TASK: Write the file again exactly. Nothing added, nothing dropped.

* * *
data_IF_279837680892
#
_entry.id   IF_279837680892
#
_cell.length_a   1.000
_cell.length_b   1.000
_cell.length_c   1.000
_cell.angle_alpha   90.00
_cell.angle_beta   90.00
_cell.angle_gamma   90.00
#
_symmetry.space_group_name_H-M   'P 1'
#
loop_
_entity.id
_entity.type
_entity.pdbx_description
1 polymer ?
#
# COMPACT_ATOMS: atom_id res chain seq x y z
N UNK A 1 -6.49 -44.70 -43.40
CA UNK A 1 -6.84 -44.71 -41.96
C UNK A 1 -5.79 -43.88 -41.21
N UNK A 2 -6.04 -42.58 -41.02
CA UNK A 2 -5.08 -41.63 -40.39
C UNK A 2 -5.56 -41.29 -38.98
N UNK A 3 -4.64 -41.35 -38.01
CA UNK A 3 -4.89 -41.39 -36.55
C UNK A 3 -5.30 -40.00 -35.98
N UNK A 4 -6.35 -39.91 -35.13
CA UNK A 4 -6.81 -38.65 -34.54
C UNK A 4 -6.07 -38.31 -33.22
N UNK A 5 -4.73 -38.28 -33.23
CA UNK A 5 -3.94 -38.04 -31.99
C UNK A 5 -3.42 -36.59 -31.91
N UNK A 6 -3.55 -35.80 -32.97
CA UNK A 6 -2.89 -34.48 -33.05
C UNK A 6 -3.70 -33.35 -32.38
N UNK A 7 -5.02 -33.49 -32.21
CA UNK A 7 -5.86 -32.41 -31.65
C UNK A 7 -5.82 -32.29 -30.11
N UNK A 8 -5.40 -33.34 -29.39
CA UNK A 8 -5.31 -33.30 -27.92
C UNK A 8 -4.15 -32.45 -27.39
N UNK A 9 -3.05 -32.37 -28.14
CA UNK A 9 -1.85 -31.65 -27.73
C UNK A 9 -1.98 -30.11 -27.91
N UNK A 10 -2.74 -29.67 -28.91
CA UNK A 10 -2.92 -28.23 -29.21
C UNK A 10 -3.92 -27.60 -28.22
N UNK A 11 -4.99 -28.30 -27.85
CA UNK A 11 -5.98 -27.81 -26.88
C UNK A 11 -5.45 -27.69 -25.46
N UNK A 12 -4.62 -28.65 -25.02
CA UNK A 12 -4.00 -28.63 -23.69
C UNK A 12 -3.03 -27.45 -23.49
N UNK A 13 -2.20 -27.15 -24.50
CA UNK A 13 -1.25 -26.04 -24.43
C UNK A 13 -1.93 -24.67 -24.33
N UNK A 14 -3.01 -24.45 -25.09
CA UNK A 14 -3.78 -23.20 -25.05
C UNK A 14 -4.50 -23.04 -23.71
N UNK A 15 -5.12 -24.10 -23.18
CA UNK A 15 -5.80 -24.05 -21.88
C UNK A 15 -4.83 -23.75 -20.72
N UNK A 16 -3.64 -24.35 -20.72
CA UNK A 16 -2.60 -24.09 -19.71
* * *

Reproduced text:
data_IF_279837680892
#
_entry.id   IF_279837680892
#
_cell.length_a   1.000
_cell.length_b   1.000
_cell.length_c   1.000
_cell.angle_alpha   90.00
_cell.angle_beta   90.00
_cell.angle_gamma   90.00
#
_symmetry.space_group_name_H-M   'P 1'
#
loop_
_entity.id
_entity.type
_entity.pdbx_description
1 polymer ?
#
# COMPACT_ATOMS: atom_id res chain seq x y z
N UNK A 1 -6.49 -44.70 -43.40
CA UNK A 1 -6.84 -44.71 -41.96
C UNK A 1 -5.79 -43.88 -41.21
N UNK A 2 -6.04 -42.58 -41.02
CA UNK A 2 -5.08 -41.63 -40.39
C UNK A 2 -5.56 -41.29 -38.98
N UNK A 3 -4.64 -41.35 -38.01
CA UNK A 3 -4.89 -41.39 -36.55
C UNK A 3 -5.30 -40.00 -35.98
N UNK A 4 -6.35 -39.91 -35.13
CA UNK A 4 -6.81 -38.65 -34.54
C UNK A 4 -6.07 -38.31 -33.22
N UNK A 5 -4.73 -38.28 -33.23
CA UNK A 5 -3.94 -38.04 -31.99
C UNK A 5 -3.42 -36.59 -31.91
N UNK A 6 -3.55 -35.80 -32.97
CA UNK A 6 -2.89 -34.48 -33.05
C UNK A 6 -3.70 -33.35 -32.38
N UNK A 7 -5.02 -33.49 -32.21
CA UNK A 7 -5.86 -32.41 -31.65
C UNK A 7 -5.82 -32.29 -30.11
N UNK A 8 -5.40 -33.34 -29.39
CA UNK A 8 -5.31 -33.30 -27.92
C UNK A 8 -4.15 -32.45 -27.39
N UNK A 9 -3.05 -32.37 -28.14
CA UNK A 9 -1.85 -31.65 -27.73
C UNK A 9 -1.98 -30.11 -27.91
N UNK A 10 -2.74 -29.67 -28.91
CA UNK A 10 -2.92 -28.23 -29.21
C UNK A 10 -3.92 -27.60 -28.22
N UNK A 11 -4.99 -28.30 -27.85
CA UNK A 11 -5.98 -27.81 -26.88
C UNK A 11 -5.45 -27.69 -25.46
N UNK A 12 -4.62 -28.65 -25.02
CA UNK A 12 -4.00 -28.63 -23.69
C UNK A 12 -3.03 -27.45 -23.49
N UNK A 13 -2.20 -27.15 -24.50
CA UNK A 13 -1.25 -26.04 -24.43
C UNK A 13 -1.93 -24.67 -24.33
N UNK A 14 -3.01 -24.45 -25.09
CA UNK A 14 -3.78 -23.20 -25.05
C UNK A 14 -4.50 -23.04 -23.71
N UNK A 15 -5.12 -24.10 -23.18
CA UNK A 15 -5.80 -24.05 -21.88
C UNK A 15 -4.83 -23.75 -20.72
N UNK A 16 -3.64 -24.35 -20.72
CA UNK A 16 -2.60 -24.09 -19.71